The key to happiness in retirement

There's only one thing you need to do if you want to be happy during your retirement years. Plan for it. Yep, that's it. Plan for your retirement, and you'll be happier.

That message comes through loud and clear in the results of a recent survey that studied financial discipline and happiness in retirement, prepared by Northwestern Mutual Life Insurance. People who rate themselves as highly disciplined planners are much more likely than nonplanners to say they're "happy in retirement" (91 percent vs. 63 percent).

Similarly, before retirement, the study found that planners are much more likely than nonplanners to feel very secure financially.

Of people who rate themselves as "highly disciplined planners," 70 percent say they feel "very secure" financially -- the highest rating of all groups. For "disciplined planners," 51 percent say feel "very secure" financially. This percentage drops to 34 percent for "informal planners" and to 17 percent for people who say don't do any planning.

Regular readers of my blog know retirement planning is a theme I frequently write about, urging you to take charge of your future. The reality is that most businesses don't care that much about whether you'll be secure in retirement. Instead, many companies are actively undermining your retirement security by spewing persuasive ads aimed at getting you to part with your money. You -- not these profit-driven entities -- are best able to make a difference in your life.

Only about 18 percent of the Northwestern Mutual survey respondents rated themselves as a "highly disciplined planner," defined as knowing their exact goals, developing specific plans to meet them and rarely deviating from these plans. An additional 36 percent rated themselves as a "disciplined planner," meaning they've developed plans but often don't stay on top of them. Nearly half of all survey respondents (46 percent) rated themselves as "informal planners" or said they did no planning at all.

So why don't more people diligently plan for retirement? The report lists four reasons. Let's take a look and see how you can overcome each one.

Reason 1: "Not having enough time" was cited by 27 percent of respondents. The sad fact is, most people spend more time planning their annual two-week vacation than planning their retirement -- a permanent vacation that could last 20 to 30 years or more.

Here's a suggestion. The average American watches about four hours of TV each day and spends even more time on digital devices. Why not pick your least favorite TV show or Internet activity, and drop it? Then spend the time you've freed to plan for the rest of your life.

Reason 2: "Not knowing where to find help" was cited by 20 percent of respondents. That's a good reason, because retirement planning can be confusing at first for do-it-yourselfers. The best you can do is learn as much as possible on your own, starting with books, magazines and online publications. My free online retirement planning guide is a good place to start (I don't sell insurance or investments -- I'm just trying to help people by providing information).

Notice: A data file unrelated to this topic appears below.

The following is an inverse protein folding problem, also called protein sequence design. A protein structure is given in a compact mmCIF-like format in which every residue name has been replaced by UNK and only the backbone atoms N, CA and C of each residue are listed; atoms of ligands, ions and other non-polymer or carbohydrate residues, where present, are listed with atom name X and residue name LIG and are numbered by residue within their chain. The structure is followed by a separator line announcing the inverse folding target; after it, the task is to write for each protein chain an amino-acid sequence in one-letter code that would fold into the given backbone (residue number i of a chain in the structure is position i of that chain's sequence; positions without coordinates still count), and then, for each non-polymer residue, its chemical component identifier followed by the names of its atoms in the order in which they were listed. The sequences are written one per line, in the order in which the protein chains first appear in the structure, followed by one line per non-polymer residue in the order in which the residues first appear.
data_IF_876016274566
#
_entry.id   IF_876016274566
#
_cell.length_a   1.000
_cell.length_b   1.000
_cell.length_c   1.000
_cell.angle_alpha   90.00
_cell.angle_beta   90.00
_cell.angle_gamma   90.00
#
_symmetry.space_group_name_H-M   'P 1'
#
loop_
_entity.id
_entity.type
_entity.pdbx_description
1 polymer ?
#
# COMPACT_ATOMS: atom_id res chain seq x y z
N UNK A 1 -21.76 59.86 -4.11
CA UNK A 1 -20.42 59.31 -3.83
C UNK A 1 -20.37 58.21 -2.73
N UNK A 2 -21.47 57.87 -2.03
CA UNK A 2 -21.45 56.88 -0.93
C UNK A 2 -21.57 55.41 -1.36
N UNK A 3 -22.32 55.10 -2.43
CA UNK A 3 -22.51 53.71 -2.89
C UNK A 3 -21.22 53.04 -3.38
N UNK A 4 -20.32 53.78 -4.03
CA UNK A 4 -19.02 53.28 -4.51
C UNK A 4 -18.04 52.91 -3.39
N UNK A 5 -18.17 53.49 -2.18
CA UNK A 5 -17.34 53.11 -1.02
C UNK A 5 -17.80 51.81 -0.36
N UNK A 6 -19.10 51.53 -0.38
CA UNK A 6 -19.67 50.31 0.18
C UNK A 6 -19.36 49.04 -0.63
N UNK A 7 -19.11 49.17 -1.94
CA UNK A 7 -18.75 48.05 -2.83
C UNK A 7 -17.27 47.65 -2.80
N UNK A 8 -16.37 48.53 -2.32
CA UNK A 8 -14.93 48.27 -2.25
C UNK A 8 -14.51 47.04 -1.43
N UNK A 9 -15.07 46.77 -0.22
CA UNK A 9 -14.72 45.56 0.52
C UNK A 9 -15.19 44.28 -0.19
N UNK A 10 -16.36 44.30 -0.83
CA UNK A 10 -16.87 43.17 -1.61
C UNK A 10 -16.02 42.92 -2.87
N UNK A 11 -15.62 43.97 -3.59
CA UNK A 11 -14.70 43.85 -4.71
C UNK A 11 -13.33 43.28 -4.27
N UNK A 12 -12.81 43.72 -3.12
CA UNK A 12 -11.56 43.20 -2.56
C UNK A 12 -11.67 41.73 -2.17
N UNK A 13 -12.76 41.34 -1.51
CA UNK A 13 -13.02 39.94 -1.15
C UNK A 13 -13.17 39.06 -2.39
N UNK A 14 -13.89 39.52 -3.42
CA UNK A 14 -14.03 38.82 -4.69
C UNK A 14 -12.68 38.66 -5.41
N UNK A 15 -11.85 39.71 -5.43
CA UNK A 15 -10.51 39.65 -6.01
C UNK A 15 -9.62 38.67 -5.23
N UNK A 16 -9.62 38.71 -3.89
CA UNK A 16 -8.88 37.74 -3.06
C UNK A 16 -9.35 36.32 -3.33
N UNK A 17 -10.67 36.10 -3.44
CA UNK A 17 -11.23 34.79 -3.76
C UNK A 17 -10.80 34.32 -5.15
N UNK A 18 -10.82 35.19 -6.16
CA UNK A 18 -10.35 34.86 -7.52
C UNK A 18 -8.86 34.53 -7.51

If you work for a large employer with a 401(k) plan, the plan administrator often has a communications package that can help you get started. One easy solution: You can't go too wrong by saving as much as possible in your employer's 401(k) plan -- 15 percent of your pay or more -- and investing in a low-cost target-date fund (a fund with investments geared for the year you expect to retire, generally becoming more conservative as you near retirement).

If you need help, which is understandable, find a professional who has the necessary training and whom you pay in such a way that he or she has your best interests at heart. Hourly or by the project, for instance, as opposed to taking commissions or earning a percentage of the money you invest.

Realize that learning and planning for retirement takes time and a lifelong commitment to enhancing your knowledge. You may not "get it" at first, but you don't need to learn everything all at once. Make steady progress and persevere, and eventually you'll get where you need to be.

Reason 3: "Not enough interest" was cited by 19 percent of respondents. Here's some motivation. Picture the life you want -- freedom to do what you want, when you want, with whom you want. Commit to attaining your goal because nobody else is going to do it for you. Need more motivation? Check out this retirement savings menu to see what you could be eating and drinking in your retirement years.

Reason 4: "Too confusing" was cited by 18 percent of respondents. See my thoughts regarding Reason No. 2. While planning might take some time and effort, it's not rocket science. Put in just a little effort, and you'll reap the rewards of planning.

In my opinion, the most important reason to focus on is No. 3, not enough interest. If you can find the motivation and energy to improve your life, you'll deal with the other reasons.

That old adage bears repeating: Failing to plan is planning to fail. I hope you begin planning today for a happy rest-of-life.



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    Steve Vernon helped large employers design and manage their retirement programs for more than 35 years as a consulting actuary. Now he's a research scholar for the Stanford Center on Longevity, where he helps collect, direct and disseminate research that will improve the financial security of seniors. He's also president of Rest-of-Life Communications, delivers retirement planning workshops and authored Money for Life: Turn Your IRA and 401(k) Into a Lifetime Retirement Paycheck and Recession-Proof Your Retirement Years.

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